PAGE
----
Mason Proffit was a folk rock band from Chicago, Illinois that released five albums between 1969 and 1973. Brothers Terry Talbot and John Michael Talbot played together in several local bands around Indianapolis, Indiana and later in Chicago. After their group Sounds Unlimited disbanded, in 1969 they formed Mason Proffit with a focus on the emerging blend of folk, country and rock that would come to be called country rock. Older brother Terry's "Two Hangmen" from their first album Wanted..., became a regional hit and helped their second album, Movin' Toward Happiness, chart on the Billboard 200. In 1972, the band signed to Warner Bros. Records and continued touring, performing up to 300 concerts each year. Some of Mason Proffit's opening acts during that time included The Doobie Brothers, Steely Dan, John Denver, and Mac Davis. Their country-rock-bluegrass style was innovative yet difficult to place in a marketing genre. Their live shows were high energy. Mason Proffit disbanded in 1973 when brothers John and Terry Talbot left the band and began performing as a duo.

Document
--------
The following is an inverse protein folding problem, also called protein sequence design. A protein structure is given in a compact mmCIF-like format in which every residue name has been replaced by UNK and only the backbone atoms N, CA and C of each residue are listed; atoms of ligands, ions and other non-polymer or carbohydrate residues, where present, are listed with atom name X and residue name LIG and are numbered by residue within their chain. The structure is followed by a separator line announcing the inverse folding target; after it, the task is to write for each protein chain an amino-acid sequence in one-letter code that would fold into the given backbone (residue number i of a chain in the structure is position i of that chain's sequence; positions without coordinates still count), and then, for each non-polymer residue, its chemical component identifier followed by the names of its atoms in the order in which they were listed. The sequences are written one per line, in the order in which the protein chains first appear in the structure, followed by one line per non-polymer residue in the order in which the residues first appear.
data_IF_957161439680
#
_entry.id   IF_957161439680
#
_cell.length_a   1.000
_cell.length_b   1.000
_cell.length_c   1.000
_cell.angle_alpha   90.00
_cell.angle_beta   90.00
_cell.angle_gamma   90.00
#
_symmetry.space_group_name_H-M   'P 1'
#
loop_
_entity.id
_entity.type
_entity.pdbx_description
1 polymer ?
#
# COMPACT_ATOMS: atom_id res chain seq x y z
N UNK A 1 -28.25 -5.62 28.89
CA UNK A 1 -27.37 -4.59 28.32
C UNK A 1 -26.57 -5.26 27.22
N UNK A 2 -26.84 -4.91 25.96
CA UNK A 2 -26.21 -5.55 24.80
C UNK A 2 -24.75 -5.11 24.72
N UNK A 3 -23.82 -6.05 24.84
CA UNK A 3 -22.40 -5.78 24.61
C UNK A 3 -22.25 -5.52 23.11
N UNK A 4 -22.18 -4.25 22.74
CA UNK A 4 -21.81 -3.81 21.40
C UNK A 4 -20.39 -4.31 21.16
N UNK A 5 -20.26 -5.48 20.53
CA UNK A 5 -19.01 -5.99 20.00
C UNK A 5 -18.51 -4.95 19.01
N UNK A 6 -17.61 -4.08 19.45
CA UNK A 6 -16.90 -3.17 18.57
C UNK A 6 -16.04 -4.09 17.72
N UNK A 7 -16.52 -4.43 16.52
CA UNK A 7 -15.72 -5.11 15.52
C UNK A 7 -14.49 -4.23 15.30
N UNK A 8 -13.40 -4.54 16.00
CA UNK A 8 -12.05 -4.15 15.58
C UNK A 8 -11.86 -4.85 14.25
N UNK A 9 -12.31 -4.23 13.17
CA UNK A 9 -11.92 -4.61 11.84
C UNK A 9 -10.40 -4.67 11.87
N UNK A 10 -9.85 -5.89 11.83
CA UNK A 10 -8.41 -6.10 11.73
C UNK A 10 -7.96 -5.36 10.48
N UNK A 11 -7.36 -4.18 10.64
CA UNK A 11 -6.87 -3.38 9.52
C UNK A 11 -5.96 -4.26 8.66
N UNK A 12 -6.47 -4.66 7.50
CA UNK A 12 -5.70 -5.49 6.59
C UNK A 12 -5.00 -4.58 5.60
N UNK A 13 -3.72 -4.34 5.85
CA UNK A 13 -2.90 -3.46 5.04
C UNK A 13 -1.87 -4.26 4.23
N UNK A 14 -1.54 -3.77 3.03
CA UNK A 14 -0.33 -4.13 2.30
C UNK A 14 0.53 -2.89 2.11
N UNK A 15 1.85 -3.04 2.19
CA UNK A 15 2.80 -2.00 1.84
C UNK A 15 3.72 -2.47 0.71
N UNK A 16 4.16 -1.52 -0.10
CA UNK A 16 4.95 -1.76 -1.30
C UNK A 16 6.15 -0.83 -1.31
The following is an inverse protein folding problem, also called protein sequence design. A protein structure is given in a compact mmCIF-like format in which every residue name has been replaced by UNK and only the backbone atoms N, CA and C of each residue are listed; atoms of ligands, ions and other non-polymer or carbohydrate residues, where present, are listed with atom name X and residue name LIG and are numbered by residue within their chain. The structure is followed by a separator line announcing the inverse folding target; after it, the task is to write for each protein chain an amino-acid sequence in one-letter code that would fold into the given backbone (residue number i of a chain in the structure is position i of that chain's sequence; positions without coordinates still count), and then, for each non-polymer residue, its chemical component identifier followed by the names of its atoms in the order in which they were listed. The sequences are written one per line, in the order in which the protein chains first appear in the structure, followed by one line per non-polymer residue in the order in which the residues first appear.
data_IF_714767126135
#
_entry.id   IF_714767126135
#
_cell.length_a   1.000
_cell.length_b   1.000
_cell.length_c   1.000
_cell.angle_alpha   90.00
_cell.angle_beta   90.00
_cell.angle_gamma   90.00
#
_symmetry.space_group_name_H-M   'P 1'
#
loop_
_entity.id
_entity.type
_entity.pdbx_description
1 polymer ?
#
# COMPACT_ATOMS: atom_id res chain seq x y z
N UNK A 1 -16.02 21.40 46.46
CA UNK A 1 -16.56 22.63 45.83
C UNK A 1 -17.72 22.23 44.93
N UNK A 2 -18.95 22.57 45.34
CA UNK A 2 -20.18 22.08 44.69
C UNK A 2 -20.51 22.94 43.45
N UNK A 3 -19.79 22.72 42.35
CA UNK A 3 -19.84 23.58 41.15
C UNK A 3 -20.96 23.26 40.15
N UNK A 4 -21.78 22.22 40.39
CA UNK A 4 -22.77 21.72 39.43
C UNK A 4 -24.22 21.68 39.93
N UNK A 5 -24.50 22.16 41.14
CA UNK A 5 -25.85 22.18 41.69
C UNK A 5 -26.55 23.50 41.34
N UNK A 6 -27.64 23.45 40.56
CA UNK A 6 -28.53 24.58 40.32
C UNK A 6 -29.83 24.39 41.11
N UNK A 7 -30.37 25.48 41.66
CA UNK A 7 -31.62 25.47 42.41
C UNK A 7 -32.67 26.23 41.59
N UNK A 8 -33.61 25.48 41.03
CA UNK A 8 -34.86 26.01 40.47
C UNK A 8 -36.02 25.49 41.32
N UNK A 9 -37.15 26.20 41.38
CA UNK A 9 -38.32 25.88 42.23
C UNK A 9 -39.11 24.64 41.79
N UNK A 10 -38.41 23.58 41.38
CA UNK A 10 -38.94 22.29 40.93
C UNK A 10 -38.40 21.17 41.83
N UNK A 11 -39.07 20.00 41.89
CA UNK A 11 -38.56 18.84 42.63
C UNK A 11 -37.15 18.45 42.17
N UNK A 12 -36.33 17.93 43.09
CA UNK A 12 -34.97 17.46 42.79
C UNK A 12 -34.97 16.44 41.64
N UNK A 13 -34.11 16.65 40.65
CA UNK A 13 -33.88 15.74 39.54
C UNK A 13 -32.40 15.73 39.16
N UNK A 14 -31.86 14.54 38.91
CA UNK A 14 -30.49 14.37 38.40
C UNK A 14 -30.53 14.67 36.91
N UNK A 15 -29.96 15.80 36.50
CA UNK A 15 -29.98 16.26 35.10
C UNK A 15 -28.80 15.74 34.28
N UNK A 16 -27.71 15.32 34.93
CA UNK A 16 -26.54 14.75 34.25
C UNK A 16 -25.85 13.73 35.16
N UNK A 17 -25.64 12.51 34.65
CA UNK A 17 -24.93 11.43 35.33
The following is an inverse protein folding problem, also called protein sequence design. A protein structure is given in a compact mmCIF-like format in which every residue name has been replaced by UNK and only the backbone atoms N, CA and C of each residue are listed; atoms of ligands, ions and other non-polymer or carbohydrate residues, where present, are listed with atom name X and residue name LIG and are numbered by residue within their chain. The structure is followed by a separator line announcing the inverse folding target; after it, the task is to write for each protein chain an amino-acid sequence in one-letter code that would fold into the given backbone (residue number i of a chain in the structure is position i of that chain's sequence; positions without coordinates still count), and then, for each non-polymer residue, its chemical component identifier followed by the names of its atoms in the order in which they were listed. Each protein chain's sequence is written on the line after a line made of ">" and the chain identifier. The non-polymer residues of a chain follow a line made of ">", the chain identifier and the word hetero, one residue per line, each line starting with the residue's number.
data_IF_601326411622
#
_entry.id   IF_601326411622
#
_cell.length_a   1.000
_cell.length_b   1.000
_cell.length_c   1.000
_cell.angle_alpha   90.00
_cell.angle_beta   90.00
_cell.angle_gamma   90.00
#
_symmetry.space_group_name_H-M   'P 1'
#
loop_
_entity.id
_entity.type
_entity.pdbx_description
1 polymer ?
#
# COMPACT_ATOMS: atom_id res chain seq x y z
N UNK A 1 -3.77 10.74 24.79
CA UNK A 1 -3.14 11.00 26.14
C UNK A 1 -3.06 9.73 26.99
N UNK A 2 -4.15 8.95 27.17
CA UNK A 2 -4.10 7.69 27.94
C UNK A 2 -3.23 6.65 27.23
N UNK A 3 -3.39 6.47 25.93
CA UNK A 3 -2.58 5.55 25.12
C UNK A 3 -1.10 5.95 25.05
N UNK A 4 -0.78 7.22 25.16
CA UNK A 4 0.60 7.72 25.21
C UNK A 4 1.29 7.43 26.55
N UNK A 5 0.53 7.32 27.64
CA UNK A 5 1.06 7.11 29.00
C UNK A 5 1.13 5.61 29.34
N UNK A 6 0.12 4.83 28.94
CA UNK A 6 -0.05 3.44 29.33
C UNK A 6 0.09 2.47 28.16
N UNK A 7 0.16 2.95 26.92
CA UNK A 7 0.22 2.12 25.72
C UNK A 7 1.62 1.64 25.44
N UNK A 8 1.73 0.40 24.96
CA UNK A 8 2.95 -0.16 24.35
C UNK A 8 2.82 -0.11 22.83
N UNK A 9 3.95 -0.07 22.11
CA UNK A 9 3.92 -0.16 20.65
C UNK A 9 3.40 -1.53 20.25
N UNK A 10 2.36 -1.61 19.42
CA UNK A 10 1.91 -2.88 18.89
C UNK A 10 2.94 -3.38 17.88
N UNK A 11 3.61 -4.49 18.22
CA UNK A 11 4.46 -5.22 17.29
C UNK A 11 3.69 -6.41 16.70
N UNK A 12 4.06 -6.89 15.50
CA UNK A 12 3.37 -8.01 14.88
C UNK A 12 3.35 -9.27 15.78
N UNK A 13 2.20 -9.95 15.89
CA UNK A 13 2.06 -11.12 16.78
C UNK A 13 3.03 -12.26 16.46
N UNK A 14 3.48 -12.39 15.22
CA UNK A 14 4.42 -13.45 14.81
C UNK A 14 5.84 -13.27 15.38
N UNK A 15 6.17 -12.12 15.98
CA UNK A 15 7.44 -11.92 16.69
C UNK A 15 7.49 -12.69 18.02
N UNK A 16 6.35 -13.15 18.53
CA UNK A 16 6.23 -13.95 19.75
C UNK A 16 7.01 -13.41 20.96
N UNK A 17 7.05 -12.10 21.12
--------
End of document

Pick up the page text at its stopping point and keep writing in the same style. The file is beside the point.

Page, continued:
01 - Voice of Change
02 - A Rectangle Picture
03 - You Finally Found Your Love
04 - Sweet Lady Love
05 - Stewball
06 - Two Hangmen
07 - Buffalo
08 - Walk On Down The Road
09 - Its All right
10 - Till The Sun Goes Down
11 - Johnnys Tune

Category: Oldies | Views: 1690 | Added by: Fremy0766 | Date: 2011-01-19